The bomb was tested before the intervention could take place, but at a meeting in London in November, the volunteers and supporters formed a Committee for Direct Action Against Nuclear War (later called the Direct Action Committee Against Nuclear War).
At the suggestion of Hugh Brock and another former member of the Non-violent Resistance Group, Lawrence Brown, the group decided its first action would be a four-day march from London to Aldermaston – over the Easter weekend of 1958. This was the first full-scale Aldermaston March, attracting some 8,000 to 10,000 people at the initial and final rallies.
It was also the DAC that adopted the now-famous nuclear disarmament symbol, designed by artist Gerald Holtom. CND didn’t organise the march, but it endorsed it, and the initial rally in Trafalgar Square was addressed by Canon John Collins, Chair of CND, and Michael Foot, MP, a member of its Executive.
CND subsequently adopted Holtom’s symbol. The original sketches are now housed at Special Collections in Bradford University’s JB Priestley Library.
The following December, in 1958, the DAC organised two successive occupations of the US Thor Rocket Base at RAF North Pickenham, near Norwich, in East Anglia, which was the location of the Thor intermediate-range missiles with nuclear warheads that the US was building in Britain.
On the second occasion, the police intervened and arrested the demonstrators. That was my own first experience of arrest, followed by two short spells of imprisonment – a week in Norwich prison over the Christmas period and two weeks in Brixton.
The following year, at the suggestion of DAC Secretary April Carter, the DAC initiated an international direct action expedition to try to prevent the French government from testing an atomic bomb at its test site near Reggane in the Algerian Sahara.
The plan was to drive volunteers into the site and challenge the French government. Our main partners were Ghana CND, and the Committee for Nonviolent Action (CNVA) in the US.
A public appeal by Ghana CND, with the backing of the Ghanaian government, raised money to buy a lorry and two Land Rovers to cross the Sahara via Upper Volta (now Burkina Faso) and French Sudan (now Mali) to Algeria.
Bill Sutherland had settled in Ghana a few years previously and was Private Secretary to the Minister of Finance, Gbedemah. In that capacity he was able to give us advice and help.
Bayard Rustin flew over from the US to help organise and take part in the expedition, and the veteran US pacifist AJ Muste also came to coordinate the project and, together with Bayard, provided nonviolent training for the participants.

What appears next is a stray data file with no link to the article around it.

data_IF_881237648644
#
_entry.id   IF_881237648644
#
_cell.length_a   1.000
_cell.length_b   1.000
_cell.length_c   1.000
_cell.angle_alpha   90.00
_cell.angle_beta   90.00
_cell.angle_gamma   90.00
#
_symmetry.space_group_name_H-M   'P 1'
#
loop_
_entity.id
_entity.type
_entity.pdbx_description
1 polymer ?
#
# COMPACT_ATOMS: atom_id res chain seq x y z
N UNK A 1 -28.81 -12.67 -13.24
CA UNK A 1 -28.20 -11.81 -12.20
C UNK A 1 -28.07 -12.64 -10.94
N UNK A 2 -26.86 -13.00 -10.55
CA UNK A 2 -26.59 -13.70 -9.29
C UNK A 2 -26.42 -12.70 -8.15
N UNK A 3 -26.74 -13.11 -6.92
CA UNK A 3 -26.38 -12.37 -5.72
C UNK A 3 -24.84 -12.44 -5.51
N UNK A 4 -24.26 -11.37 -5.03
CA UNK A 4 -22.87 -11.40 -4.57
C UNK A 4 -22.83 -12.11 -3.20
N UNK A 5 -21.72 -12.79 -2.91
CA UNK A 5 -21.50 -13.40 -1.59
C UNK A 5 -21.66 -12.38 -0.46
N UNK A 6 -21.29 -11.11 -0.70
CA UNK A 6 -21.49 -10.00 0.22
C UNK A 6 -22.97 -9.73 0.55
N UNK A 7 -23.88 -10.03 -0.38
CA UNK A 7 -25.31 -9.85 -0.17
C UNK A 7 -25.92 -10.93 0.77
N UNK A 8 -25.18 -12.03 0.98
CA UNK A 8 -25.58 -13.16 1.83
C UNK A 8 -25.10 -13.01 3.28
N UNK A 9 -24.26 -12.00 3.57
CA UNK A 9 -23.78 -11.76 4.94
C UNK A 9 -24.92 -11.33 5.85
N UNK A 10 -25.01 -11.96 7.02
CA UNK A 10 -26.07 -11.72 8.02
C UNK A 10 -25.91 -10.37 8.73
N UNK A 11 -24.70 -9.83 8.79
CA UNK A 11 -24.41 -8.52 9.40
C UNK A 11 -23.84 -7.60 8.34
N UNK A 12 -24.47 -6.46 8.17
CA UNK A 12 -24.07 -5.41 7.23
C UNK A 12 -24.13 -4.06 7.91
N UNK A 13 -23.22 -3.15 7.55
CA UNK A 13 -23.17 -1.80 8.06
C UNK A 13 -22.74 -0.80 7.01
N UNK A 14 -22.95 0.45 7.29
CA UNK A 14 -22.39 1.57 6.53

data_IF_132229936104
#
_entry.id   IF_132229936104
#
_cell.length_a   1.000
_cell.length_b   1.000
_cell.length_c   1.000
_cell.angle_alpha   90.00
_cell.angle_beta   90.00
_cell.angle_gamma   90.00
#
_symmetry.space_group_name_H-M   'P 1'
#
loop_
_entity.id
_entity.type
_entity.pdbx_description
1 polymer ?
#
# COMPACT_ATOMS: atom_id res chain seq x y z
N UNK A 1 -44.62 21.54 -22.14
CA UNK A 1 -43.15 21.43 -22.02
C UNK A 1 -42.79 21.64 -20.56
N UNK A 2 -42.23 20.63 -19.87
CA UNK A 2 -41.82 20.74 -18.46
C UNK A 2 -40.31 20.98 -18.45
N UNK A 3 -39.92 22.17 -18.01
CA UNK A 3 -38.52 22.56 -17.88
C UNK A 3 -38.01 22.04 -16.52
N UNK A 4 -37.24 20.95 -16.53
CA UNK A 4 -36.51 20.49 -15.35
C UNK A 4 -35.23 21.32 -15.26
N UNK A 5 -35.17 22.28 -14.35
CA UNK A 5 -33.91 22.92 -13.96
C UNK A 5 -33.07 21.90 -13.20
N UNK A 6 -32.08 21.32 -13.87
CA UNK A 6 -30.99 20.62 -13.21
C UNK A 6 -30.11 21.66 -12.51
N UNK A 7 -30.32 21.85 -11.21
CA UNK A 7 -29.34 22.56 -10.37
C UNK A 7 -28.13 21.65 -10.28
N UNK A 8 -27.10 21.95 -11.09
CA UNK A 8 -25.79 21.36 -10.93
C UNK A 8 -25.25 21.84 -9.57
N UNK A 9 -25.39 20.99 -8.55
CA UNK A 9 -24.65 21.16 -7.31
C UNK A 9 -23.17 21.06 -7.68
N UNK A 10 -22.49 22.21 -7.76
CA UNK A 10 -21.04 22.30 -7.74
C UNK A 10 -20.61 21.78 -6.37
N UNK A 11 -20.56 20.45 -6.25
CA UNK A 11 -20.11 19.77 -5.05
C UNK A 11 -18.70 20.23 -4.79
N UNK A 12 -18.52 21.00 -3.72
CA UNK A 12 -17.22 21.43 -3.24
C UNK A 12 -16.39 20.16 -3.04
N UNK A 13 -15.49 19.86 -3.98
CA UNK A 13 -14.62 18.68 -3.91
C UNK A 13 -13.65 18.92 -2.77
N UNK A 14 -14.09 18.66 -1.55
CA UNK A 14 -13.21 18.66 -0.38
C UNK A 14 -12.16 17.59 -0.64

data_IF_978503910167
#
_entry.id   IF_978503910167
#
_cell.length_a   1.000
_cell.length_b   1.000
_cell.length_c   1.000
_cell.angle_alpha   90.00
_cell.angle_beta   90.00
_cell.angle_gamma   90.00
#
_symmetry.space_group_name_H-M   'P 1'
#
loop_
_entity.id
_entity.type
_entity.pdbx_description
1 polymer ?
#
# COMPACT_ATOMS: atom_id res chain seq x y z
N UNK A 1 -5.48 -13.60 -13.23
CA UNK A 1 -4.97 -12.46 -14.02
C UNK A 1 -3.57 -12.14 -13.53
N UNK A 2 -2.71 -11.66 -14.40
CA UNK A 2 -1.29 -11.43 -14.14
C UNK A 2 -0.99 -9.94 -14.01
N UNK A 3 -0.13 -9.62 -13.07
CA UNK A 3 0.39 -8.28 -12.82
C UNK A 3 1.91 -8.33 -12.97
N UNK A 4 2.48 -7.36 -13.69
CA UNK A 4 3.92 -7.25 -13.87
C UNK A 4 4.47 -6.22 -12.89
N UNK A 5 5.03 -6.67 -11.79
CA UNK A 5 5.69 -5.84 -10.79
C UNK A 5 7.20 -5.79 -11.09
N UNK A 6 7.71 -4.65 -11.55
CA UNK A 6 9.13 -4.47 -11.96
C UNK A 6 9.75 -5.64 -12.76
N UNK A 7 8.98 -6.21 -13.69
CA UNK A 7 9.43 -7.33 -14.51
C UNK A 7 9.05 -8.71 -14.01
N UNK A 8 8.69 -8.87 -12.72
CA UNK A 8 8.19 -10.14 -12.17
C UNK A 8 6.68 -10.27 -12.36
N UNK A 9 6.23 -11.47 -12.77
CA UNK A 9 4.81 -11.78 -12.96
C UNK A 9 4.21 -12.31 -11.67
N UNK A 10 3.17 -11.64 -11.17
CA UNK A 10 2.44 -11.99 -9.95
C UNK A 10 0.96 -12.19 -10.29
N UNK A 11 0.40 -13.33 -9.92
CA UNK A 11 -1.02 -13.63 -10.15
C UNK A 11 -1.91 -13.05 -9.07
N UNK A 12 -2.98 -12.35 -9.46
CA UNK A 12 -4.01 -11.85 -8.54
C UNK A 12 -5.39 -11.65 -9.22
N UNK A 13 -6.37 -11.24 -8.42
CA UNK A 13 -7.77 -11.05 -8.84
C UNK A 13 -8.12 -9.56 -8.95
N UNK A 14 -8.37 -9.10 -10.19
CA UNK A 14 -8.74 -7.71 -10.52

The team of 19 comprised people from Ghana, Nigeria, Basutoland (now Lesotho), France and Britain. The team member from Basutoland was Ntsu Mokhehle, leader of the Basutoland National Congress Party, who was to become the Prime Minister of Lesotho in the early 1990s.
The artist Francis Hoyland, Reverend Michael Scott and I were the British participants. Scott was a veteran peace and anti-apartheid campaigner who set up the Africa Bureau in London and had been barred from returning to South Africa, where he had been working to oppose racial discrimination and injustice.
Although the team never reached Reggane, the expedition helped rouse public opinion in Africa against nuclear weapons, and was followed up by a pan-African conference, called by President Nkrumah, of representatives of freedom movements and the few independent African states then in existence. Sympathetic individuals and organisations outside Africa were also invited.
The conference condemned both imperialism and what it termed ‘nuclear imperialism’.
I stayed on in Ghana to help organise the conference, which was followed by efforts to set up a nonviolent training centre near Accra.
I returned to Britain in October 1960 to become the secretary of the newly formed Committee of 100, launched by Bertrand Russell and Reverend Michael Scott with the aim of organising civil disobedience against the bomb on a mass scale.
Read Part 2 here
Want to know more?
Hear Michael speak at the Bradford Literature Festival event ‘Bradford vs The Bomb’, 4th July 2018